ASASSN-17cq and ASASSN-17cs: Discovery of Two Probable Supernovae
ATel #10108; J. Brimacombe (Coral Towers Observatory), P. Cacella (DogsHeaven Observatory), S. Kiyota (Variable Star Observers League in Japan), J. S. Brown, K. Z. Stanek, T. W.-S. Holoien, C. S. Kochanek, J. Shields, T. A. Thompson (Ohio State), B. J. Shappee (Hubble Fellow, Carnegie Observatories), J. L. Prieto (Diego Portales; MAS), D. Bersier (LJMU), Subo Dong, S. Bose, Ping Chen (KIAA-PKU), J. M. Fernandez (Observatory Inmaculada del Molino), R. S. Post (Post Astronomy)
on 22 Feb 2017; 00:48 UT
Distributed as an Instant Email Notice Supernovae
Credential Certification: Jonathan Brown (firstname.lastname@example.org)
Subjects: Optical, Supernovae, Transient
During the ongoing All Sky Automated Survey for SuperNovae (ASAS-SN, Shappee et al. 2014), using data from the quadruple 14-cm "Cassius" telescope in Cerro Tololo, Chile, we discovered two new transient sources, most likely supernovae, in an uncatalogued galaxy and ESO 015-G 010.
ASASSN-17cq (AT 2017axl) was discovered in images obtained on UT 2017-02-18.22 at V~16.9 mag. We do not detect (V>17.4) the object in images taken on UT 2017-02-17.22 and before. An image obtained on 2017-02-20 by J. Brimacombe confirms the discovery of the transient. This figure shows the archival DSS image of the host (left) and the J. Brimacombe confirmation image (right). The red circle has a radius of 5" and is centered on the position of the transient in the J. Brimacombe image.
The position of ASASSN-17cq is approximately 0.68" South and 0.50" East from the center of an uncatalogued galaxy (no information available from NED).
ASASSN-17cs (AT 2017azw) was discovered in images obtained on UT 2017-02-21.02 at V~16.4 mag. We do not detect (V>17.5) the object in images taken on UT 2017-02-18.02 and before. An image obtained on 2017-02-21 by P. Cacella confirms the discovery of the transient. This figure shows the archival DSS image of the host (left) and the P. Cacella confirmation image (right). The red circle has a radius of 5" and is centered on the position of the transient in the P. Cacella image.
The position of ASASSN-17cs is approximately 6.0" North and 0.3" East from the center of the galaxy ESO 015-G 010 (no redshift information available from NED). Properties of the new source and photometry are summarized in the tables below:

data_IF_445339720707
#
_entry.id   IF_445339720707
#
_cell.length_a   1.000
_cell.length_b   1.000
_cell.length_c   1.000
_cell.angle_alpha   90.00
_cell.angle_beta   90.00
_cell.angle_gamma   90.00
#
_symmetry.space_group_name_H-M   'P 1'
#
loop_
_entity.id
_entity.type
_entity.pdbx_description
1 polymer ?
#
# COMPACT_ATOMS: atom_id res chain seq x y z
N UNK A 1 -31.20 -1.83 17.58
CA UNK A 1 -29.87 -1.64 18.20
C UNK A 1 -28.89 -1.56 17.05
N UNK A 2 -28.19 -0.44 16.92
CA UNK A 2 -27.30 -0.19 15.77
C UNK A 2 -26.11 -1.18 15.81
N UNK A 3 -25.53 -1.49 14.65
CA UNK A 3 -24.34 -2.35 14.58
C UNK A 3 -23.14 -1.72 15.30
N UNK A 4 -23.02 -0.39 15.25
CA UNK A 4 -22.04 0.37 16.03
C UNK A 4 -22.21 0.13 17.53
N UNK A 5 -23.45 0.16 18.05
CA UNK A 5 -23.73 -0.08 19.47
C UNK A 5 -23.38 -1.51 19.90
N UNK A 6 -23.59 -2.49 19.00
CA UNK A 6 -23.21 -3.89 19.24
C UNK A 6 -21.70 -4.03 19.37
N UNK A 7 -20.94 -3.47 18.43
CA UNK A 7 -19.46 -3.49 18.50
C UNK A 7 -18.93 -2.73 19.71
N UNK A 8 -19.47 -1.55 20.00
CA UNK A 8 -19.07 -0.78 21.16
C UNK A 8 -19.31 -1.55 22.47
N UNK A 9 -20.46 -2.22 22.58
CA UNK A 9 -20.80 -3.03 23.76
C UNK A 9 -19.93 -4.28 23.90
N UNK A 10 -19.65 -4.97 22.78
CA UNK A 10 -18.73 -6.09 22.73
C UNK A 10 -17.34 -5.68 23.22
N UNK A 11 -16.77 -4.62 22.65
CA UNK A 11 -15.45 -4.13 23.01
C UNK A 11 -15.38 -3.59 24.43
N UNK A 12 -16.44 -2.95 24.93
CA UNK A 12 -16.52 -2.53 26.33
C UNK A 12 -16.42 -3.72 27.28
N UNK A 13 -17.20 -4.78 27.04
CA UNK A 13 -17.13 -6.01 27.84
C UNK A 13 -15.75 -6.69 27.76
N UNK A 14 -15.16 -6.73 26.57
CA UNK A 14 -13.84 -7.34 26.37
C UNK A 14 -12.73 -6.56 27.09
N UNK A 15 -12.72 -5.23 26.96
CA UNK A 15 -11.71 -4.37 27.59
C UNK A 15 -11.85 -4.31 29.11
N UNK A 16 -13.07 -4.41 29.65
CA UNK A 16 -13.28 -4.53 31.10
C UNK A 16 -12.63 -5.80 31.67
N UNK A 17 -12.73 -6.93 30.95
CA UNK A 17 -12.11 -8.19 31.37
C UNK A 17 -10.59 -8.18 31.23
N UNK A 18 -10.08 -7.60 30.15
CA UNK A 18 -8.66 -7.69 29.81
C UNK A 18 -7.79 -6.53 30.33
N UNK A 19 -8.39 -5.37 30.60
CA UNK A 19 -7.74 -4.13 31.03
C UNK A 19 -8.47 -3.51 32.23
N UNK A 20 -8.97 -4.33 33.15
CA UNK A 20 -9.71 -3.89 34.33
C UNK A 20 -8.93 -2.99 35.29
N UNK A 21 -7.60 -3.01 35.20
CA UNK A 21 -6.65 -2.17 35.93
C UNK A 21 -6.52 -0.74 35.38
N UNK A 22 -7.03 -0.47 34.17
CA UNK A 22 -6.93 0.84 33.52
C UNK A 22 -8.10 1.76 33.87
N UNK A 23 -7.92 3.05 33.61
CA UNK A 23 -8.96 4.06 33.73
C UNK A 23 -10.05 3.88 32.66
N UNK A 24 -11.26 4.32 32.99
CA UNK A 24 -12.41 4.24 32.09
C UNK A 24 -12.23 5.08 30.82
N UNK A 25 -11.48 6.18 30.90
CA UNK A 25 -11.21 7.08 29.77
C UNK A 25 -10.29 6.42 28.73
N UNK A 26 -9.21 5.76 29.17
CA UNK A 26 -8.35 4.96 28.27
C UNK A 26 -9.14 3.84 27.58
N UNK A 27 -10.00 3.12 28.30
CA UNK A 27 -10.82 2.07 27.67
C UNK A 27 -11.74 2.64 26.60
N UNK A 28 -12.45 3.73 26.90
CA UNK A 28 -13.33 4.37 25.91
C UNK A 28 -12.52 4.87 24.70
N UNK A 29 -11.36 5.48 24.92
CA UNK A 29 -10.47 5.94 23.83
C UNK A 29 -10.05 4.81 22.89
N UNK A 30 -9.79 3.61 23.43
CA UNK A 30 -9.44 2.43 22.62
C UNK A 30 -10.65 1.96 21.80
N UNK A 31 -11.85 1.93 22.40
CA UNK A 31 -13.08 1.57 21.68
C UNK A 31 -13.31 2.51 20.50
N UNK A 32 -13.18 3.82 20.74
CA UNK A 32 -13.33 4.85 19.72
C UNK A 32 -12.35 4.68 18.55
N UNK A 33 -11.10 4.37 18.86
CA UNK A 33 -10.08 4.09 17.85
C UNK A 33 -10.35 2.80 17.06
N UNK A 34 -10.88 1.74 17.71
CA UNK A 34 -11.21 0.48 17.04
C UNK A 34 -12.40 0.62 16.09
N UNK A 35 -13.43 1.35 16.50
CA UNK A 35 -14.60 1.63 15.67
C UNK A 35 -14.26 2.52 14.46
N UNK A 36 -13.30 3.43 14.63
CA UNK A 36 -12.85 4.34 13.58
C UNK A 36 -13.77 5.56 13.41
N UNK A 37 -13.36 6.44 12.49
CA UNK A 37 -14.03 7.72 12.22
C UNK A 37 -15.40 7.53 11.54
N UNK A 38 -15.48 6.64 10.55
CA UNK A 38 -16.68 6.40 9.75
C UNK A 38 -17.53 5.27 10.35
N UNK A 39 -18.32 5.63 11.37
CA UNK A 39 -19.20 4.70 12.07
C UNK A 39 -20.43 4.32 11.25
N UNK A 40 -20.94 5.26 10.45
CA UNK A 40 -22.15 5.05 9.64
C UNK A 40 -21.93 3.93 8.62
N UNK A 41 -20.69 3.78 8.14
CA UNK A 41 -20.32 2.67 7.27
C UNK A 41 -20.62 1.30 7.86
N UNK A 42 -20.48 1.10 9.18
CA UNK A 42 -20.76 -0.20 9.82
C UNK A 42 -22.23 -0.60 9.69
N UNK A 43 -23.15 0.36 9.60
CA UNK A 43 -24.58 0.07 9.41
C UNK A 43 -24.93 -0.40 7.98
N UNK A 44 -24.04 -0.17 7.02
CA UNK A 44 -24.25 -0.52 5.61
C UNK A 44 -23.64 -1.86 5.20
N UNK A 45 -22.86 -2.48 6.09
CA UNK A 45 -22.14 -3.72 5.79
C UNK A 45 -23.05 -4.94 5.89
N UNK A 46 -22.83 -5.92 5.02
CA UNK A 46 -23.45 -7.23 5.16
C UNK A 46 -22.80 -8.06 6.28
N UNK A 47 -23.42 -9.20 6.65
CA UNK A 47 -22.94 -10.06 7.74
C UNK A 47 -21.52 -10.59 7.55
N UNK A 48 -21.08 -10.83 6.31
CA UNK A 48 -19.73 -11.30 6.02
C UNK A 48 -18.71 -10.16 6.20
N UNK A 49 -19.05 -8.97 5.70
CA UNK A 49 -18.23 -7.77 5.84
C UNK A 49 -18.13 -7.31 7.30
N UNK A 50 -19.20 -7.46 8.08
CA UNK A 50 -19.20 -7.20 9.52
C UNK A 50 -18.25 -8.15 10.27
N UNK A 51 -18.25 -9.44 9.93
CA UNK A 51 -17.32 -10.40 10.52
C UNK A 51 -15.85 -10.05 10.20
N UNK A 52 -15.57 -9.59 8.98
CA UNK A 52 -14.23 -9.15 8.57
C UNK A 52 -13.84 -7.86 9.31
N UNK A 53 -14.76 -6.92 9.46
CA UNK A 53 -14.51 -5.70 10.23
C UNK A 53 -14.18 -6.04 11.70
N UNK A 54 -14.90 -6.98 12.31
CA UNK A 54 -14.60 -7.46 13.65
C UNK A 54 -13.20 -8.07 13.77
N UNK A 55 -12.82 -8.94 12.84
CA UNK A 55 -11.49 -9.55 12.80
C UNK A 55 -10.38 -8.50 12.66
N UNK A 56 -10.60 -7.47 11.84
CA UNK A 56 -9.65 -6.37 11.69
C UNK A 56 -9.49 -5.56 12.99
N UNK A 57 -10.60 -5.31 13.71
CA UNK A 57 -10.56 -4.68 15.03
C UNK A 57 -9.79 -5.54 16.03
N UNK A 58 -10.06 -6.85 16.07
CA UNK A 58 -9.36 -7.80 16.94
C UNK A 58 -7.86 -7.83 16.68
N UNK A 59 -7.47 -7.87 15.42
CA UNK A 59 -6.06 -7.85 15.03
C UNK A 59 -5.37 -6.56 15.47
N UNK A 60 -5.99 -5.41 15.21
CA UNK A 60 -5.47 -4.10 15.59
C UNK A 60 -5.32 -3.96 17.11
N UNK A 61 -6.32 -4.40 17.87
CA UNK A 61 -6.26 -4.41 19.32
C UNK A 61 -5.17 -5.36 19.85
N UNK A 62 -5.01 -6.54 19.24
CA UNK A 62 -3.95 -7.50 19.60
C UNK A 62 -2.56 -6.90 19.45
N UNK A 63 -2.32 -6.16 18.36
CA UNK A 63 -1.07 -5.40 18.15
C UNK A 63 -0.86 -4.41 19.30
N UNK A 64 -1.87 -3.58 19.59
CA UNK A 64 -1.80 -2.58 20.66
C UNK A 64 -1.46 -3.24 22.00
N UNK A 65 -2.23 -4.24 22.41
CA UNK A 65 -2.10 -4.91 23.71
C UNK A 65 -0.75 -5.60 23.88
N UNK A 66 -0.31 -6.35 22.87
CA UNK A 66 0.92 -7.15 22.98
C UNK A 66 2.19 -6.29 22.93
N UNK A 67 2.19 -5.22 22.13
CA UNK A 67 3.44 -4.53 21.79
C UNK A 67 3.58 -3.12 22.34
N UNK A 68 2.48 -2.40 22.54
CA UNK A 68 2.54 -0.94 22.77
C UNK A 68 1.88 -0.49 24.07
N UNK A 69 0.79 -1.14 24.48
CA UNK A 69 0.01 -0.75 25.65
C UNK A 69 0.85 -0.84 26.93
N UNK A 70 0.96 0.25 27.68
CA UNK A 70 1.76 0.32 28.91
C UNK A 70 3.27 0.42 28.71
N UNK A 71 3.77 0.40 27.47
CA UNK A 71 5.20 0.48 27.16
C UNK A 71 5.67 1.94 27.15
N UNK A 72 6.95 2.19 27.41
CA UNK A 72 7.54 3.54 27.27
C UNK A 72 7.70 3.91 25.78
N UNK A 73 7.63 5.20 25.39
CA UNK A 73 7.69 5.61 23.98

Properties of the new source and photometry are summarized in the tables below:
Object RA (J2000) DEC (J2000) Disc. UT Date Disc. V mag Approx. Abs. Mag Offset from Host (")
ASASSN-17cq 06:15:55.494 -55:56:51.66 2017-02-18.22 16.9 N/A 0.84
ASASSN-17cs 04:22:50.186 -82:04:11.11 2017-02-21.02 16.4 N/A 6.01
Obs. UT Date V mag
Obs. UT Date V mag
Follow-up observations are encouraged.
While we are participating in the TNS system to minimize potential confusion, ASAS-SN will continue using ASASSN-17xx transient names as our primary nomenclature (including supernovae, but also other classes of transients), and we encourage others to do the same. We prefer merging the names as ASASSN-17xx (AT 2017xyz) to preserve, rather than anonymize, the origin of the transient.
We thank Las Cumbres Observatory and its staff for their continued support of ASAS-SN. ASAS-SN is funded in part by the Gordon and Betty Moore Foundation through grant GBMF5490 to the Ohio State University, NSF grant AST-1515927, the Center for Cosmology and AstroParticle Physics (CCAPP) at OSU, the Chinese Academy of Sciences South America Center for Astronomy (CASSACA), and the Mt. Cuba Astronomical Foundation. For more information about the ASAS-SN project, see the ASAS-SN Homepage and the list of all ASAS-SN transients.